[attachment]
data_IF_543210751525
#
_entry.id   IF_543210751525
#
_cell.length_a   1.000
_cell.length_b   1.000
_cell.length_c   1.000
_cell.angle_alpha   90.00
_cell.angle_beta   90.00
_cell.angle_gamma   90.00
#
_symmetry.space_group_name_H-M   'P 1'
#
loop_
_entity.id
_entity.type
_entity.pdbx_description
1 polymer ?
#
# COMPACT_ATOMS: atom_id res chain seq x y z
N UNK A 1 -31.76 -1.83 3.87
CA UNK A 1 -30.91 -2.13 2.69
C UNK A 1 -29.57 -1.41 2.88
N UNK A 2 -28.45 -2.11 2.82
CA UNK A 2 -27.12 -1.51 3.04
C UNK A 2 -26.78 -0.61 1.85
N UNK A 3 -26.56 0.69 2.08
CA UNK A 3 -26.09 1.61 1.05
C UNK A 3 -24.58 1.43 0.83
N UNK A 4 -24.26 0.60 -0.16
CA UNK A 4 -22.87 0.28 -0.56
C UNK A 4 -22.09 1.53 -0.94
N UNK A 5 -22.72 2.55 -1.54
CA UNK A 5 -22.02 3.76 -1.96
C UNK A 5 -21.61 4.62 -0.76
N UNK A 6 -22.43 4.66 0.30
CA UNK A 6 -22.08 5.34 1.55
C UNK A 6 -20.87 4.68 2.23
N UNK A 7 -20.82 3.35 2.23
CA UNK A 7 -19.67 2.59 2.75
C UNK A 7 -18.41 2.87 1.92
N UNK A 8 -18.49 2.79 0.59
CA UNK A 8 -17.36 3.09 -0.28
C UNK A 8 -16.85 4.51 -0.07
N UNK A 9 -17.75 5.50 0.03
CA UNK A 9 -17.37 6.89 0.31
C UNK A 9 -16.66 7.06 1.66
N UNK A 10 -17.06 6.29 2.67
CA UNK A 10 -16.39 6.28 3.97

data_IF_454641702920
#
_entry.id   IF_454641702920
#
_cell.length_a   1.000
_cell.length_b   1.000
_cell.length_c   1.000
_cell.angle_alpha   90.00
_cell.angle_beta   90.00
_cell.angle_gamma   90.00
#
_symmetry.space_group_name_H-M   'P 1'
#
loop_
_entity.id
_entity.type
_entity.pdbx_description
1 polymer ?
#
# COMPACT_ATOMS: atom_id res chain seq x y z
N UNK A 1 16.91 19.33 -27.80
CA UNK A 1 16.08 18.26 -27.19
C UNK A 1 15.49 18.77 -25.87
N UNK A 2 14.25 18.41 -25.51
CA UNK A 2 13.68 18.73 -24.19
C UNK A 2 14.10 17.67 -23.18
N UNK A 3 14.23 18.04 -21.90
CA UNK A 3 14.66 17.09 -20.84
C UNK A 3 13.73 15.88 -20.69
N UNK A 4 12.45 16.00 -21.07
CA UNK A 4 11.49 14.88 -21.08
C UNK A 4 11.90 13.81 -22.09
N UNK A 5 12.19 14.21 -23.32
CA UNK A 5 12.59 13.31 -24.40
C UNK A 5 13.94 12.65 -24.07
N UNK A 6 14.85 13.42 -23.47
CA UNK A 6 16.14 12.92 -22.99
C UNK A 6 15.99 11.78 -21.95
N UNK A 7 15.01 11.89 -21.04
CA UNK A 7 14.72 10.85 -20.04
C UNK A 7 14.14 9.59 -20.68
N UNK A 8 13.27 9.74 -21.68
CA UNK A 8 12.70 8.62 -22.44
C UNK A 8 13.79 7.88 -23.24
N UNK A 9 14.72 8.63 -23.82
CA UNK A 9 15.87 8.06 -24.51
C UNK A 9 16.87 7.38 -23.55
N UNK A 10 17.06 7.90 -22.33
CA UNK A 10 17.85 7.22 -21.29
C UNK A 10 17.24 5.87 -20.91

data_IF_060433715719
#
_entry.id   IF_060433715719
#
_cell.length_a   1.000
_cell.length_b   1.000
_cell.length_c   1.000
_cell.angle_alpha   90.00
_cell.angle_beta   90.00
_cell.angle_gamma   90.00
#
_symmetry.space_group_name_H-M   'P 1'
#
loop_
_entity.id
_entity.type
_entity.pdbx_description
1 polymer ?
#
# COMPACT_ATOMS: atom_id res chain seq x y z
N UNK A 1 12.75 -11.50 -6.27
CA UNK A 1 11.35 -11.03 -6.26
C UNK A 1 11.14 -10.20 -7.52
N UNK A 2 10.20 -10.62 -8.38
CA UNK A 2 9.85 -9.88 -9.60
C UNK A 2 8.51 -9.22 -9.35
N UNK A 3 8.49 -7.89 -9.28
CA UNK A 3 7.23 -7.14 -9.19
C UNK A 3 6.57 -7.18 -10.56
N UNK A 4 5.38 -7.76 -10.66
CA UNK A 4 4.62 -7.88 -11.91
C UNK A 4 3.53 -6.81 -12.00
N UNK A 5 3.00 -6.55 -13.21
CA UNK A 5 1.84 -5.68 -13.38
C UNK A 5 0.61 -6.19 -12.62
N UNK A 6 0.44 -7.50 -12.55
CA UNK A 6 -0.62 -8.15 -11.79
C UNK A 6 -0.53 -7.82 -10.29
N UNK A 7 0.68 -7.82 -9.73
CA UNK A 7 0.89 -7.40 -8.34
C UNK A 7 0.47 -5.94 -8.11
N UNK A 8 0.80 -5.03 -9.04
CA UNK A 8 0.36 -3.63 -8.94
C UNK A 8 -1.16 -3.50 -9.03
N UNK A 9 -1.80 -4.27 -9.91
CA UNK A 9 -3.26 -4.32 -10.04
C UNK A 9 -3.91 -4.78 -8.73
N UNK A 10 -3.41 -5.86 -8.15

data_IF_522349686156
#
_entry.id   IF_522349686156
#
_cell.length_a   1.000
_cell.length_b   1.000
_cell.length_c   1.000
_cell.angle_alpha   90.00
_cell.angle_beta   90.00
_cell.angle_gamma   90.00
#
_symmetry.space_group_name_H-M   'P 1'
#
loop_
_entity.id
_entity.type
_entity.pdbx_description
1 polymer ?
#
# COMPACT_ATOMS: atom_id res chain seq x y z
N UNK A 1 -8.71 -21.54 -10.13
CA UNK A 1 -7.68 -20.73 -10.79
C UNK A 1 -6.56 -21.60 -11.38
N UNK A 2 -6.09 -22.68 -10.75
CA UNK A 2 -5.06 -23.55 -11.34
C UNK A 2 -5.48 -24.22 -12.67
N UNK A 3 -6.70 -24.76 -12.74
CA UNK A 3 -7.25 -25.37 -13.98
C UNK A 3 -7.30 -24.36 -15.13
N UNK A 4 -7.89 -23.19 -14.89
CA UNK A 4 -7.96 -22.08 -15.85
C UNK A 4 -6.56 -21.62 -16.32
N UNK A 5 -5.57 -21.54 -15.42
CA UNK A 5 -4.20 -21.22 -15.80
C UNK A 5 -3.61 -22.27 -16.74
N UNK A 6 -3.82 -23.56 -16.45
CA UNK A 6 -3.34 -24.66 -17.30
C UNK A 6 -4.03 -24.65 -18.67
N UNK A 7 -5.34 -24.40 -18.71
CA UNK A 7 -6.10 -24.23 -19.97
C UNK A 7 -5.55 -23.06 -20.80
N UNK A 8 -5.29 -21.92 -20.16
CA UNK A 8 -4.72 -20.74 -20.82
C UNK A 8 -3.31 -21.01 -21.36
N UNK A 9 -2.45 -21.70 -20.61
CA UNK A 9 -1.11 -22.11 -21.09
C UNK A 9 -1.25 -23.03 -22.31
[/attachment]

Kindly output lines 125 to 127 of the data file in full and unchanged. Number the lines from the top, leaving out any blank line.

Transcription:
C UNK A 2 8.51 -9.22 -9.35
N UNK A 3 8.49 -7.89 -9.28
CA UNK A 3 7.23 -7.14 -9.19